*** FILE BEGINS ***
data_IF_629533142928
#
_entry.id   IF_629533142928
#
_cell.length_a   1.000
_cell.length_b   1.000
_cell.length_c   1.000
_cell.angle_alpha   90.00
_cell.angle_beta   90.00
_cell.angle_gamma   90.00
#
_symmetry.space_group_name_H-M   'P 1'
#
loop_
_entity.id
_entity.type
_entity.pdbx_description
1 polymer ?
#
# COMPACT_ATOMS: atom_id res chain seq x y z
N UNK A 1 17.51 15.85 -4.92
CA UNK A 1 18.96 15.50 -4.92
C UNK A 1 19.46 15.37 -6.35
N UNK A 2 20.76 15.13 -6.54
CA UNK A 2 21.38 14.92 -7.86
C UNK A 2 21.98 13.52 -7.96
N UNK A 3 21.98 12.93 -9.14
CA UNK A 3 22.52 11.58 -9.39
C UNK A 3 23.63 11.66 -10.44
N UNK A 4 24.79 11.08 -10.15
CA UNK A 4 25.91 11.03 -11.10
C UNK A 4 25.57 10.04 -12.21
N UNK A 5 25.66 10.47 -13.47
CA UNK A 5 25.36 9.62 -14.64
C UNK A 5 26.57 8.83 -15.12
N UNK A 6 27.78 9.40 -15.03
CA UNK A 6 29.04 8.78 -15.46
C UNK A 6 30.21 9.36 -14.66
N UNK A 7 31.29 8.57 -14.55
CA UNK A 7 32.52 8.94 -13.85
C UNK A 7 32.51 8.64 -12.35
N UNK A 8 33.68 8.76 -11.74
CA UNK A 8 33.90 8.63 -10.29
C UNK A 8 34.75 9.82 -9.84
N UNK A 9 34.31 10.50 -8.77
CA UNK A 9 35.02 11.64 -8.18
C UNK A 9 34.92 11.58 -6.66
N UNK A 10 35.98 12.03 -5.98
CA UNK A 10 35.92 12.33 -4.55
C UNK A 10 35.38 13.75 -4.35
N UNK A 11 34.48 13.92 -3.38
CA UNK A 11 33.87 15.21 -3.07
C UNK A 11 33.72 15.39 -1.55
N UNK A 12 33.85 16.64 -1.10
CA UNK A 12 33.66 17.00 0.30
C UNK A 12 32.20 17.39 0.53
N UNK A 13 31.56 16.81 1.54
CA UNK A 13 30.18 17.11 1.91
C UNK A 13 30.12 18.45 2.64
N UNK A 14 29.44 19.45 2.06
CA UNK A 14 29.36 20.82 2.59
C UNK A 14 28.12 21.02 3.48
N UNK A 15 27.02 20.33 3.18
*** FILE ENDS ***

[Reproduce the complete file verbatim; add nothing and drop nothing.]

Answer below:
data_IF_629533142928
#
_entry.id   IF_629533142928
#
_cell.length_a   1.000
_cell.length_b   1.000
_cell.length_c   1.000
_cell.angle_alpha   90.00
_cell.angle_beta   90.00
_cell.angle_gamma   90.00
#
_symmetry.space_group_name_H-M   'P 1'
#
loop_
_entity.id
_entity.type
_entity.pdbx_description
1 polymer ?
#
# COMPACT_ATOMS: atom_id res chain seq x y z
N UNK A 1 17.51 15.85 -4.92
CA UNK A 1 18.96 15.50 -4.92
C UNK A 1 19.46 15.37 -6.35
N UNK A 2 20.76 15.13 -6.54
CA UNK A 2 21.38 14.92 -7.86
C UNK A 2 21.98 13.52 -7.96
N UNK A 3 21.98 12.93 -9.14
CA UNK A 3 22.52 11.58 -9.39
C UNK A 3 23.63 11.66 -10.44
N UNK A 4 24.79 11.08 -10.15
CA UNK A 4 25.91 11.03 -11.10
C UNK A 4 25.57 10.04 -12.21
N UNK A 5 25.66 10.47 -13.47
CA UNK A 5 25.36 9.62 -14.64
C UNK A 5 26.57 8.83 -15.12
N UNK A 6 27.78 9.40 -15.03
CA UNK A 6 29.04 8.78 -15.46
C UNK A 6 30.21 9.36 -14.66
N UNK A 7 31.29 8.57 -14.55
CA UNK A 7 32.52 8.94 -13.85
C UNK A 7 32.51 8.64 -12.35
N UNK A 8 33.68 8.76 -11.74
CA UNK A 8 33.90 8.63 -10.29
C UNK A 8 34.75 9.82 -9.84
N UNK A 9 34.31 10.50 -8.77
CA UNK A 9 35.02 11.64 -8.18
C UNK A 9 34.92 11.58 -6.66
N UNK A 10 35.98 12.03 -5.98
CA UNK A 10 35.92 12.33 -4.55
C UNK A 10 35.38 13.75 -4.35
N UNK A 11 34.48 13.92 -3.38
CA UNK A 11 33.87 15.21 -3.07
C UNK A 11 33.72 15.39 -1.55
N UNK A 12 33.85 16.64 -1.10
CA UNK A 12 33.66 17.00 0.30
C UNK A 12 32.20 17.39 0.53
N UNK A 13 31.56 16.81 1.54
CA UNK A 13 30.18 17.11 1.91
C UNK A 13 30.12 18.45 2.64
N UNK A 14 29.44 19.45 2.06
CA UNK A 14 29.36 20.82 2.59
C UNK A 14 28.12 21.02 3.48
N UNK A 15 27.02 20.33 3.18